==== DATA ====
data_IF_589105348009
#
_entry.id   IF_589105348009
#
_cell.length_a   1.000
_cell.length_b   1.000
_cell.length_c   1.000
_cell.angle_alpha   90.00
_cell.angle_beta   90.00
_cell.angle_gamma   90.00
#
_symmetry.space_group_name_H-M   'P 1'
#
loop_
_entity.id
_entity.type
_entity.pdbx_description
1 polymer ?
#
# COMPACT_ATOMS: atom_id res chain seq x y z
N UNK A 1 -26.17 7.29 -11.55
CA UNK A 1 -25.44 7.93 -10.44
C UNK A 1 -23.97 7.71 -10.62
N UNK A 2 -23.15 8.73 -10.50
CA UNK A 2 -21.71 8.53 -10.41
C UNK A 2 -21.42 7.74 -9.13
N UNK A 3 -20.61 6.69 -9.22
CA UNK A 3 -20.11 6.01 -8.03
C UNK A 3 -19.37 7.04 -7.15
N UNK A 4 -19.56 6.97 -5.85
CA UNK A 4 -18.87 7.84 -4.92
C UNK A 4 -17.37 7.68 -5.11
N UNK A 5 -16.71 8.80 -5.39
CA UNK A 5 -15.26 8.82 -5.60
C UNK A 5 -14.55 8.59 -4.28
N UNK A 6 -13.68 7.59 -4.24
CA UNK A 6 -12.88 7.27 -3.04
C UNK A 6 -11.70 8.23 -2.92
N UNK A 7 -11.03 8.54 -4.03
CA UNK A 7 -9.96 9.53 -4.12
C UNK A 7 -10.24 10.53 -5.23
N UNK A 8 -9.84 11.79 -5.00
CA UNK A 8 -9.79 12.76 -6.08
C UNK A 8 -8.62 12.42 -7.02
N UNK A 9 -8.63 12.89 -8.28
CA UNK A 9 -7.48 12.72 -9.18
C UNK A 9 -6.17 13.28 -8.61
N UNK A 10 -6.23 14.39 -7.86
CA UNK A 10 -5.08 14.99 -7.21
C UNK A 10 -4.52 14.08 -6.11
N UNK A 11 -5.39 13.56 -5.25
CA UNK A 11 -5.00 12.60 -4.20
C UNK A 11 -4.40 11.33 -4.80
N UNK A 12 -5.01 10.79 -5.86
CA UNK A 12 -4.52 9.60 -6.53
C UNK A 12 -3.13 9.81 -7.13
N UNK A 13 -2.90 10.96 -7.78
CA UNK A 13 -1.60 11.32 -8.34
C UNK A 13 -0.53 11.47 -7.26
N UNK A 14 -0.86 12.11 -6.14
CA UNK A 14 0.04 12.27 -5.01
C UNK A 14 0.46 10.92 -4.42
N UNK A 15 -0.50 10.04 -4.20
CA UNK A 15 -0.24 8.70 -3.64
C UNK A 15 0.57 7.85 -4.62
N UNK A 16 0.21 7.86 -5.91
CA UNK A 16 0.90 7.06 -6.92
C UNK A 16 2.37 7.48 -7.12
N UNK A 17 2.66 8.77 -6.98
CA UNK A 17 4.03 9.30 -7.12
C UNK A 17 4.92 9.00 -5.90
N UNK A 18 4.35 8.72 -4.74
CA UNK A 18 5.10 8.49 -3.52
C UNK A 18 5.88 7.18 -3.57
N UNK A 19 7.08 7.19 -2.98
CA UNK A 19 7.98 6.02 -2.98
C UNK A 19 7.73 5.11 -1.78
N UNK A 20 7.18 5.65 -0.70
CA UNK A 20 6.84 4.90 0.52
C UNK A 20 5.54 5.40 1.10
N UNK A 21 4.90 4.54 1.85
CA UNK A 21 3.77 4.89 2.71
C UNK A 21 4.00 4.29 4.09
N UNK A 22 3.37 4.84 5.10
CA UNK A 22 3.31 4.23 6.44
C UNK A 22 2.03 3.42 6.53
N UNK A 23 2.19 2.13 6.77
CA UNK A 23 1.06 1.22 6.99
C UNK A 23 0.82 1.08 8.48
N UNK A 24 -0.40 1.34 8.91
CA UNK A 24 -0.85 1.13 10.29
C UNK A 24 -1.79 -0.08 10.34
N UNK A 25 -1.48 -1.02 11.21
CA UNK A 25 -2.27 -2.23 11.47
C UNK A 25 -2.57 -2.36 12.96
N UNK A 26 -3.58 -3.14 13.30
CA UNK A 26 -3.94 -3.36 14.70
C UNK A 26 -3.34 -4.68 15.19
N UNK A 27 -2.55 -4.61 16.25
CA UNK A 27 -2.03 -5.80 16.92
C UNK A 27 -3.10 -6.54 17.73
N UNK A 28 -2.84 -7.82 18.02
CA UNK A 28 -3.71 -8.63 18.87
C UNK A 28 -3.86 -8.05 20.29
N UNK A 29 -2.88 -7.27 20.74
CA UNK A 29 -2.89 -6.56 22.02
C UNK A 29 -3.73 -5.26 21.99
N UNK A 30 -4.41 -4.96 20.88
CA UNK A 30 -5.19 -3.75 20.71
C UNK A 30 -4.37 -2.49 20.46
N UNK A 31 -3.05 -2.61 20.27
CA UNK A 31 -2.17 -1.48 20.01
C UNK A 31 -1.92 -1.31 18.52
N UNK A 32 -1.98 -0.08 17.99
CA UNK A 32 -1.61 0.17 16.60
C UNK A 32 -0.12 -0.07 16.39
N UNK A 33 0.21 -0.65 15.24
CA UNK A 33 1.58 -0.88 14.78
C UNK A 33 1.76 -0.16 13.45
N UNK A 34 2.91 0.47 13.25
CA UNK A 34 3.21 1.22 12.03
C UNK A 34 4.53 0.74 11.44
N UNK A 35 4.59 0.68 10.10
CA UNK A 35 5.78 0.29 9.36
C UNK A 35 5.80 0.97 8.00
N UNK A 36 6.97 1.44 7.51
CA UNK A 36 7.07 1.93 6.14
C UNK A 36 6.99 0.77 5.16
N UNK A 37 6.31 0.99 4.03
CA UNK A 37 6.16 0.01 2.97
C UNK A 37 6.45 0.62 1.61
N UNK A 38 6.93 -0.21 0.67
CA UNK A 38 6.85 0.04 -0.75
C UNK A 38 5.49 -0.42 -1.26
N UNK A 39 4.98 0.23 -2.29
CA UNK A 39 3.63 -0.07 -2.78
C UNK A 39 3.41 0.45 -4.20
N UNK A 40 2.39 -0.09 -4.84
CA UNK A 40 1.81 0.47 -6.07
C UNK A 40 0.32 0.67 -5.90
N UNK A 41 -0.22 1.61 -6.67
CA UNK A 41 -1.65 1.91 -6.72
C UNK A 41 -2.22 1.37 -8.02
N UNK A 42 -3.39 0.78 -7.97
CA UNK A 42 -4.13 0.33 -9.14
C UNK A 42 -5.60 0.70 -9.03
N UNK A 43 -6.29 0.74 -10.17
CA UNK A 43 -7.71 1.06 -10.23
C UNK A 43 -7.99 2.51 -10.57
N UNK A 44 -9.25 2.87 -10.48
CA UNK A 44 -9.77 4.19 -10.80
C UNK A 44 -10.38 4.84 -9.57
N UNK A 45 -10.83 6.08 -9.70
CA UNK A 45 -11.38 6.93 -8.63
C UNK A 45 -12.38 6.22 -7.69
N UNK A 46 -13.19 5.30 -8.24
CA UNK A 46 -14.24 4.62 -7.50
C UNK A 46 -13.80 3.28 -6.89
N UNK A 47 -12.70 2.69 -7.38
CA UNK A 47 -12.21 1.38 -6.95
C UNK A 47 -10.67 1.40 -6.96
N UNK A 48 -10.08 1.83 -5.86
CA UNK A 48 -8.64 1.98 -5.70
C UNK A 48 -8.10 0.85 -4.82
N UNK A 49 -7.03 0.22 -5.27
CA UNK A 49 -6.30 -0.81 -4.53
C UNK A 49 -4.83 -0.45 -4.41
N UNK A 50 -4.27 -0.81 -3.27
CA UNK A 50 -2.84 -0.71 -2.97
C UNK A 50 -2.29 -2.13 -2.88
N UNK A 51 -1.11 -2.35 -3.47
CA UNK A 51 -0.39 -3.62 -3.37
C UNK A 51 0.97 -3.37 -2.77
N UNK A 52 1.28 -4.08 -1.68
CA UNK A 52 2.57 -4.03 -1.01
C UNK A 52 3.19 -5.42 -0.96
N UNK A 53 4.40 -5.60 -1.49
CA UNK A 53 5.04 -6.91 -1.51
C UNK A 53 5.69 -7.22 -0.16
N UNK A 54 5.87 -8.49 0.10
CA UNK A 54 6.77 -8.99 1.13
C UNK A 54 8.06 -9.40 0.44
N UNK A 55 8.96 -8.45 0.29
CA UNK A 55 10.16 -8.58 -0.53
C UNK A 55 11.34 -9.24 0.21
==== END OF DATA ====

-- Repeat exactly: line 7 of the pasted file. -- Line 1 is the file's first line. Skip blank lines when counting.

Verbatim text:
_cell.length_c   1.000